• CTL;
  • Lck;
  • peptide;
  • HLA-A2;
  • cancer vaccine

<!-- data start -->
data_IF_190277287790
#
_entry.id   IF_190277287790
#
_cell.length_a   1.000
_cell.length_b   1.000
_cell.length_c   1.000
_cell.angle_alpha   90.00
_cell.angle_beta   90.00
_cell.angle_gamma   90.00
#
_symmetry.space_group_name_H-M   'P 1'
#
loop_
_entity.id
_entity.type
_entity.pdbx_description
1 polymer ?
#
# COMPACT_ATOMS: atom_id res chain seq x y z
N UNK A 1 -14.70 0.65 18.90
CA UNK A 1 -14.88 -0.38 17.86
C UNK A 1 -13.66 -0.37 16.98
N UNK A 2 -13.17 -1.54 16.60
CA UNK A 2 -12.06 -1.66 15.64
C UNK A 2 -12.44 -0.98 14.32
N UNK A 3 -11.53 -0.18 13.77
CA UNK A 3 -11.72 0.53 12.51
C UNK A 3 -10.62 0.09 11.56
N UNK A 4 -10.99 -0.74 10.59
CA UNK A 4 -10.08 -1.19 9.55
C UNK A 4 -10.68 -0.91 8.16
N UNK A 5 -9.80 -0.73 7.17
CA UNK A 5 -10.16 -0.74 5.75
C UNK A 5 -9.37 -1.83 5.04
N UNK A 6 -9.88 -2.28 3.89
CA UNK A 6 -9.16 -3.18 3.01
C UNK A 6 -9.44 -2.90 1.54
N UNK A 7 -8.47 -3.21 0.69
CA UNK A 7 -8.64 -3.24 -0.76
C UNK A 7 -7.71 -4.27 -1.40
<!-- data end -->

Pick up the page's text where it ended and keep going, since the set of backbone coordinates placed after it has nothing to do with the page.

The Lck protein (p56lck), a src family tyrosine kinase essential for T cell development and function, is aberrantly expressed in various types of cancers. We revealed recently that Lck can be a tumor antigen recognized by HLA-A24-restricted and tumor-specific cytotoxic T lymphocytes (CTLs) of cancer patients with metastases. In this study, we tried to identify Lck-derived epitopes capable of inducing HLA-A2-restricted and tumor-specific CTLs in cancer patients. The tumor-infiltrating lymphocytes (TILs) from 2 HLA-A2 cancer patients were found to respond to COS-7 cells when co-transfected with the lck gene and either HLA-A0201, -A0206, or A0207 cDNA. These TILs contained CTLs capable of recognizing either the Lck61–69, the Lck246–254, or the Lck422–430 peptide among 24 different peptides, all of which were prepared based on the HLA-A2 binding motif. Importantly, in vitro sensitization with the latter 2 peptides induced tumor-specific CTLs in HLA-A2+ cancer patients with metastases, but not in those without metastases. Overall, the Lck246–254 and Lck422–430 peptides could be useful for specific immunotherapy of HLA-A2+ cancer patients, especially with distant metastases. © 2001 Wiley-Liss, Inc.